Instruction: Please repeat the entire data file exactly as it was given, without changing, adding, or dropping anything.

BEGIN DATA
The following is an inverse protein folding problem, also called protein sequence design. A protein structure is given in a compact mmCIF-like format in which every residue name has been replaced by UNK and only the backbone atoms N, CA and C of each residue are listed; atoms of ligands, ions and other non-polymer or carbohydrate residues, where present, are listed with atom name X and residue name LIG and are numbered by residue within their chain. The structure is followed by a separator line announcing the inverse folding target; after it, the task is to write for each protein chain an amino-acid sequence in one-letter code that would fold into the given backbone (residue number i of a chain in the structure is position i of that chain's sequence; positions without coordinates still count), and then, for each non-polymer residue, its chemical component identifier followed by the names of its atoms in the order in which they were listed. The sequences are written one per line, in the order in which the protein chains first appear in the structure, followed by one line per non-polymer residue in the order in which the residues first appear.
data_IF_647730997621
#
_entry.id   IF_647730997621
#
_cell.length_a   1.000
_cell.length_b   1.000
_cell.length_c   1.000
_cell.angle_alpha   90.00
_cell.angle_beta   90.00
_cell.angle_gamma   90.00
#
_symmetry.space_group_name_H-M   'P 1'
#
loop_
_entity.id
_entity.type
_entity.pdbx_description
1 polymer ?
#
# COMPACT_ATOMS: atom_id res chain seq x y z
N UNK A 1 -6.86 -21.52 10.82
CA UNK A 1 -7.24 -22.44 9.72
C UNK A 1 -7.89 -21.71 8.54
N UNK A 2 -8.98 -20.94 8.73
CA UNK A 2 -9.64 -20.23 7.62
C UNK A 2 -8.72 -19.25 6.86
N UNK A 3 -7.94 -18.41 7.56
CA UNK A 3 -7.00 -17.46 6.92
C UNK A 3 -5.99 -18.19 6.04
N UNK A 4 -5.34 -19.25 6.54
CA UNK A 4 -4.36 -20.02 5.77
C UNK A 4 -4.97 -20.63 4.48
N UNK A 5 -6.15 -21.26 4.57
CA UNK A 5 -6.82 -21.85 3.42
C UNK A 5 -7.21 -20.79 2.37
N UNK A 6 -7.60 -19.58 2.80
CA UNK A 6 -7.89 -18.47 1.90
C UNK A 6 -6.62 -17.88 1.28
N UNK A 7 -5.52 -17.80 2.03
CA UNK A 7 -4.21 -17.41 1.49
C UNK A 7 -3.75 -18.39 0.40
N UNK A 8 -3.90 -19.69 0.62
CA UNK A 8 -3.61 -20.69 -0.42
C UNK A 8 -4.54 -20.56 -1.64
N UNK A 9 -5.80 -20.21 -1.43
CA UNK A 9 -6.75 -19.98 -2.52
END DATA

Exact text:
The following is an inverse protein folding problem, also called protein sequence design. A protein structure is given in a compact mmCIF-like format in which every residue name has been replaced by UNK and only the backbone atoms N, CA and C of each residue are listed; atoms of ligands, ions and other non-polymer or carbohydrate residues, where present, are listed with atom name X and residue name LIG and are numbered by residue within their chain. The structure is followed by a separator line announcing the inverse folding target; after it, the task is to write for each protein chain an amino-acid sequence in one-letter code that would fold into the given backbone (residue number i of a chain in the structure is position i of that chain's sequence; positions without coordinates still count), and then, for each non-polymer residue, its chemical component identifier followed by the names of its atoms in the order in which they were listed. The sequences are written one per line, in the order in which the protein chains first appear in the structure, followed by one line per non-polymer residue in the order in which the residues first appear.
data_IF_647730997621
#
_entry.id   IF_647730997621
#
_cell.length_a   1.000
_cell.length_b   1.000
_cell.length_c   1.000
_cell.angle_alpha   90.00
_cell.angle_beta   90.00
_cell.angle_gamma   90.00
#
_symmetry.space_group_name_H-M   'P 1'
#
loop_
_entity.id
_entity.type
_entity.pdbx_description
1 polymer ?
#
# COMPACT_ATOMS: atom_id res chain seq x y z
N UNK A 1 -6.86 -21.52 10.82
CA UNK A 1 -7.24 -22.44 9.72
C UNK A 1 -7.89 -21.71 8.54
N UNK A 2 -8.98 -20.94 8.73
CA UNK A 2 -9.64 -20.23 7.62
C UNK A 2 -8.72 -19.25 6.86
N UNK A 3 -7.94 -18.41 7.56
CA UNK A 3 -7.00 -17.46 6.92
C UNK A 3 -5.99 -18.19 6.04
N UNK A 4 -5.34 -19.25 6.54
CA UNK A 4 -4.36 -20.02 5.77
C UNK A 4 -4.97 -20.63 4.48
N UNK A 5 -6.15 -21.26 4.57
CA UNK A 5 -6.82 -21.85 3.42
C UNK A 5 -7.21 -20.79 2.37
N UNK A 6 -7.60 -19.58 2.80
CA UNK A 6 -7.89 -18.47 1.90
C UNK A 6 -6.62 -17.88 1.28
N UNK A 7 -5.52 -17.80 2.03
CA UNK A 7 -4.21 -17.41 1.49
C UNK A 7 -3.75 -18.39 0.40
N UNK A 8 -3.90 -19.69 0.62
CA UNK A 8 -3.61 -20.69 -0.42
C UNK A 8 -4.54 -20.56 -1.64
N UNK A 9 -5.80 -20.21 -1.43
CA UNK A 9 -6.75 -19.98 -2.52